“Exhilarating, enthralling and outstandingly beautiful. A revelation.” That was the verdict of Observer art critic Laura Cummings in 2015 on the first major exhibition of Eric Ravilious’ watercolours since he was killed in 1942 aged 39 while serving as a war artist. His work was almost forgotten until his children found a stash under a bed in the 1970s.
This well-crafted documentary makes a thorough and convincing case for Ravilious as a major figure in early 20th-century art. It’s a portrait of the artist as a tea-sipping cheerful sort of a chap with not an ounce of artistic torture in his body – which might go some way to explaining why he was ignored for so long. That and the fact that his gentle, comforting pastorals are so easy on the eye. The film features an impressive lineup of talking heads doing heavy lifting for his reputation, from Grayson Perry to Alan Bennett and Underland author Robert Macfarlane, who writes about the ancient pathways in Ravilious’ paintings of the South Downs – the beloved Sussex landscape of Ravilious’ childhood.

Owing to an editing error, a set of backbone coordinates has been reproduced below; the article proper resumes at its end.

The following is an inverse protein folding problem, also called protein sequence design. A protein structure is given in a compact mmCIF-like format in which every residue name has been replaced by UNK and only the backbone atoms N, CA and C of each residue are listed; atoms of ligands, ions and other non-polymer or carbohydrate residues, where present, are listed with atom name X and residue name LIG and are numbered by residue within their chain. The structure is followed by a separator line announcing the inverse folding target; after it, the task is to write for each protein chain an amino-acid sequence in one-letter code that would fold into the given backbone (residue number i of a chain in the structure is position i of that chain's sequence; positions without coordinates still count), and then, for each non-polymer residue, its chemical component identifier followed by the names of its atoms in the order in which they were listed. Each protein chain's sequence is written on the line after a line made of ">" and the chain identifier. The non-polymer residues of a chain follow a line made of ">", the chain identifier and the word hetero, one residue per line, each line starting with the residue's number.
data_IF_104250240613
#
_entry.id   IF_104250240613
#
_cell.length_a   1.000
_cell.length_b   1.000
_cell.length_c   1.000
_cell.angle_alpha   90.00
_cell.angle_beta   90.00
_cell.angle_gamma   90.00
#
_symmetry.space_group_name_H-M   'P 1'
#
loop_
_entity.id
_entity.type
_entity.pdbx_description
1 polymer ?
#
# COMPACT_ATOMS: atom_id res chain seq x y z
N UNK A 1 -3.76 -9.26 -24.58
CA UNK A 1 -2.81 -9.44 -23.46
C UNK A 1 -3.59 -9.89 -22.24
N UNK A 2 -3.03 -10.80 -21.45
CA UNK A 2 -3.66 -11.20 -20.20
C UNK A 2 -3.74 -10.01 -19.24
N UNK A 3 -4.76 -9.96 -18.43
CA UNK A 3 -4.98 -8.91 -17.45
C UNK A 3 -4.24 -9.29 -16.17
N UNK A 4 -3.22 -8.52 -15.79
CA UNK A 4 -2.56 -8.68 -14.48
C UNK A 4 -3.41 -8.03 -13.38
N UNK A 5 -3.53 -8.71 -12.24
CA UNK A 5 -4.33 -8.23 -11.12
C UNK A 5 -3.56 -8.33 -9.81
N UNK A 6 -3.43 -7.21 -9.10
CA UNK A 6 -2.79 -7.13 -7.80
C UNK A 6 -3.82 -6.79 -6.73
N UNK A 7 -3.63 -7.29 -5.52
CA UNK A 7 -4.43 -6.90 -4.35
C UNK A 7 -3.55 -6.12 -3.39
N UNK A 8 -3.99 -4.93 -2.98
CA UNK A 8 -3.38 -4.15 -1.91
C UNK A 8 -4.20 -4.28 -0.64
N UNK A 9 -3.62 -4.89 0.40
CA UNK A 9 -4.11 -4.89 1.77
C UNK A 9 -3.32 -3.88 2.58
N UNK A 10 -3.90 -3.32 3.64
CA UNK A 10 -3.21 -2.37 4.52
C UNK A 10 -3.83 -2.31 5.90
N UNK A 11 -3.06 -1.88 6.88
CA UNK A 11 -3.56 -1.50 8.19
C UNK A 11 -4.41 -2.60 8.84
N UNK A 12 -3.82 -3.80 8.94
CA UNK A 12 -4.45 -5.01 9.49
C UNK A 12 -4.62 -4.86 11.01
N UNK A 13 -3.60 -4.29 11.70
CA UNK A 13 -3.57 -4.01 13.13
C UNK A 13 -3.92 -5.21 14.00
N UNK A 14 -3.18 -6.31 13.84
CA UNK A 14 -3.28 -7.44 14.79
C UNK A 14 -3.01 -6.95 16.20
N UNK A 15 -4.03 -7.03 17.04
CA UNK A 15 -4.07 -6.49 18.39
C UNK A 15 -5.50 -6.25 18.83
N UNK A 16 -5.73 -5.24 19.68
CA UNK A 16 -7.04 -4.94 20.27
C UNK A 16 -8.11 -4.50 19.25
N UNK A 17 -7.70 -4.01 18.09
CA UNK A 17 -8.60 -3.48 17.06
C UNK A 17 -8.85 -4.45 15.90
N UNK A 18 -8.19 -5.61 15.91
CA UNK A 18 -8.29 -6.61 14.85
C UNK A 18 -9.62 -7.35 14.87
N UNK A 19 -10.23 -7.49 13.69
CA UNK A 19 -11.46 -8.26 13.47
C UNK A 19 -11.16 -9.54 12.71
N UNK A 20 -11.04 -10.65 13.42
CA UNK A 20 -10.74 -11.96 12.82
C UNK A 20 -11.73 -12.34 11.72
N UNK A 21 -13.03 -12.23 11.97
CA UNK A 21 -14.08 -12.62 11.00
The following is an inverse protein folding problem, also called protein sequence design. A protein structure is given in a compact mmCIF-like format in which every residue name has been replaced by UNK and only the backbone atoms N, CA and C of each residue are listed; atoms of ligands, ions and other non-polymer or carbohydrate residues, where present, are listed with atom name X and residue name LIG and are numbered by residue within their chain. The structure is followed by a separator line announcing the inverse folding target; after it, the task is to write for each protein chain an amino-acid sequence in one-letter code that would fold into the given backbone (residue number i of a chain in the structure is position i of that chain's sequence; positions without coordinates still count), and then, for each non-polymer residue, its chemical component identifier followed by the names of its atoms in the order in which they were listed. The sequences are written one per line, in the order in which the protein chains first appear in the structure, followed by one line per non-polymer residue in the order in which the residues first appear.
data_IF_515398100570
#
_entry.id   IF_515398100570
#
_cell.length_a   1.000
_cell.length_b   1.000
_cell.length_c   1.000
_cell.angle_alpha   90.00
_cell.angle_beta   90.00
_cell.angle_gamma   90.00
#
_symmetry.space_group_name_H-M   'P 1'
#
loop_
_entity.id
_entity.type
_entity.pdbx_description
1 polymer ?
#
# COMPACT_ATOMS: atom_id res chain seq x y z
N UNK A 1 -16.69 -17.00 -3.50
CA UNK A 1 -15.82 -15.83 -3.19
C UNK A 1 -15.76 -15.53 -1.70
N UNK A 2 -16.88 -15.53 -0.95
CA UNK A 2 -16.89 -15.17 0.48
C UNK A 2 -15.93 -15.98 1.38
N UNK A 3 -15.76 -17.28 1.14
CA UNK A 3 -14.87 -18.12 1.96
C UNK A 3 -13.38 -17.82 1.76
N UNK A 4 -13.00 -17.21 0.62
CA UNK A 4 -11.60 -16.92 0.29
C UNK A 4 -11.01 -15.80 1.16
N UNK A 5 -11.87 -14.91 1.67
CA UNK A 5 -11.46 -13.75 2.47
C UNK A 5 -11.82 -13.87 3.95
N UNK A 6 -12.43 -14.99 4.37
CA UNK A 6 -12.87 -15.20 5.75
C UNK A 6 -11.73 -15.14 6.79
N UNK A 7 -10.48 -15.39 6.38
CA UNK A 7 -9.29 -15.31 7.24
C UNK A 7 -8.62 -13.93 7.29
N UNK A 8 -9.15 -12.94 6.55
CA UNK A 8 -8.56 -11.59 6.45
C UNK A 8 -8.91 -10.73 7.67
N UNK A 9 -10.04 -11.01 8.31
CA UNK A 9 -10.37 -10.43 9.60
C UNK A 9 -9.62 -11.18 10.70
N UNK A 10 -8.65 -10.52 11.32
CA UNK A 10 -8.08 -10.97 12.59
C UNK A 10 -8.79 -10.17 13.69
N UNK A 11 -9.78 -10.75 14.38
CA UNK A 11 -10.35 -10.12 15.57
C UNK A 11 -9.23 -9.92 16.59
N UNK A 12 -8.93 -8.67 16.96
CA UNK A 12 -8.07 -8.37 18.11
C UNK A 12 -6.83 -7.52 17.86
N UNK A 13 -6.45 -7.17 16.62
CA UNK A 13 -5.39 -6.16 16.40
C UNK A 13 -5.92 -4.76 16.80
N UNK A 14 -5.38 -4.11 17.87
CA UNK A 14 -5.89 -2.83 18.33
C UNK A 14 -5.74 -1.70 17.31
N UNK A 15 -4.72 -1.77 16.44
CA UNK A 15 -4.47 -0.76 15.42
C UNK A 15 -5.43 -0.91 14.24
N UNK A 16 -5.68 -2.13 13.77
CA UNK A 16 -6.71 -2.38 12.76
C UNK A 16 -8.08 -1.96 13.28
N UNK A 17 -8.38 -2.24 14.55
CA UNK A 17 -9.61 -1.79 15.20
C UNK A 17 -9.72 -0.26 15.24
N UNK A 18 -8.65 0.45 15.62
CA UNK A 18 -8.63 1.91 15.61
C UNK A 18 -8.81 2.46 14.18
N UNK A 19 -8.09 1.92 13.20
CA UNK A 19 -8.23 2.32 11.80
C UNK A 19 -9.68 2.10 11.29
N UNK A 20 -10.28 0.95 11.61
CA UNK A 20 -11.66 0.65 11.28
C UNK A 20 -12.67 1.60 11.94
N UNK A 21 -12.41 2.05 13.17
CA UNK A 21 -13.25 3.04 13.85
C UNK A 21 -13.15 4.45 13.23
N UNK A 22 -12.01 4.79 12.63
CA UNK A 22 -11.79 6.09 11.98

Ravilious was born in 1903, and after graduating from the Royal College of Art made a living – he was always strapped for cash – from murals, woodcut illustrating books, and designs for Wedgwood. In 1930, he married art student Tirzah Garwood; despite his affairs, they stayed together until his death, when the air-sea rescue plane he was flying in disappeared at sea. Their letters are beautifully read here by Freddie Fox and Tamsin Greig.
Director Margy Kinmonth seems to be fascinated by Garwood too. Ravilious wrote his wife excited letters about his wartime adventures, while she grafted at home, raising their three kids in a freezing house in Essex and working as an illustrator. Seeing her breathtakingly tender and exquisite drawing of their newborn daughter, it crossed my mind that Kinmonth could be making a point here about the women in art history who have not been forgotten as such, but whose careers were never able to take off in the first place.